"I'd get stuck in Reading Terminal for hours and think, 'How can I build a store like this, with this feeling of market and entrepreneurs?' " said Jesse Morgans, Whole Foods' prepared foods coordinator for the Mid-Atlantic. "How can we expand the experience for our customers?"

There's irony, of course, in that detail, as Reading Terminal has been challenged to keep its market share from competitors like Whole Foods. But it was that brainstorm that inspired Morgans to reach out to the owners of several well-known local restaurants to consider running the food stalls that line the front of the windows of this airy space ringed by stools and communal seating just beyond the store cash registers.

The draw, of course, is the allure of quality food associated with some established star chefs, like Michael Solomonov of Dizengoff, Rich Landau of Vedge, and Ben Puchowitz of Cheu. To be sure, this Whole Foods still has an enormous prepared-foods operation of its own, with 90 employees baking bread, roasting chickens, hand-tossing pizzas, and smoking meats for a steam table in the self-serve salad bar area. A stand for Genji sushi -- one of Whole Foods' earliest restaurant partnerships, with a presence now in 150 stores around the country -- is also there. But nothing Whole Foods' own kitchens produced came close to most of what I ate from those independent restaurants, from bowls of snappy ramen glazed in rich pork-miso broth to silky swirls of fresh hummus topped with daily-changing market-driven garnishes and a fresh pita baked on-site.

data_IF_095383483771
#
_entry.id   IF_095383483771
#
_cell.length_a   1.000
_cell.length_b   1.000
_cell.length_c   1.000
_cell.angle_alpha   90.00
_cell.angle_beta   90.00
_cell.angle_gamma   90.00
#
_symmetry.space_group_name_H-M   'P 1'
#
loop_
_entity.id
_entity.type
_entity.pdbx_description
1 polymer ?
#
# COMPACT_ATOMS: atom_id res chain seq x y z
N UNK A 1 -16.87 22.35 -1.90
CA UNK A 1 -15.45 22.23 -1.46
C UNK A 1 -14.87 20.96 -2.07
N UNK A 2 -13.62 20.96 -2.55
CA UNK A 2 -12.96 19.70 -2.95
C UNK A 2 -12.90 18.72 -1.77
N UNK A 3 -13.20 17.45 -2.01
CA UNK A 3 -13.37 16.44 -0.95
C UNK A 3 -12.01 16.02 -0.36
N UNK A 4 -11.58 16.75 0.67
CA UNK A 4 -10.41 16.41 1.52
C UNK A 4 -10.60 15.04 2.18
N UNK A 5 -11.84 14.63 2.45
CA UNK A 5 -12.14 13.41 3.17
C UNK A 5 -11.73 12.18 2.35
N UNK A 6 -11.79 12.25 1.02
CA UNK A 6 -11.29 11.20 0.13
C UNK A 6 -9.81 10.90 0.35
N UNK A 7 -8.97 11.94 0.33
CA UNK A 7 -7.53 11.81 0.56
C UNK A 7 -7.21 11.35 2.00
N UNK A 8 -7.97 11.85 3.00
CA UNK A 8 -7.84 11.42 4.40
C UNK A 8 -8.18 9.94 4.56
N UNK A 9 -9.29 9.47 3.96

"We get a lot of opportunities, and most of them we say no to. I'm also pretty skeptical about food halls because everyone wants to do them now," says Steven Cook, co-owner of Zahav and Dizengoff, the Center City hummusiya that also has a location in the New York food hall at Chelsea Market. "But when Whole Foods calls, it's a different level. So we kept talking."

That sentiment was echoed by Landau and his partner, Kate Jacoby, who used the Whole Foods opportunity to launch the first branch of their new fast-casual concept, Wiz Kid, serving vegan cheesesteaks and Korean-fried tempeh sandwiches, rather than a mini-size version of V Street or Vedge, which might damage their brand. ("We've heard horror stories about downsized versions of bigger restaurants," says Landau.)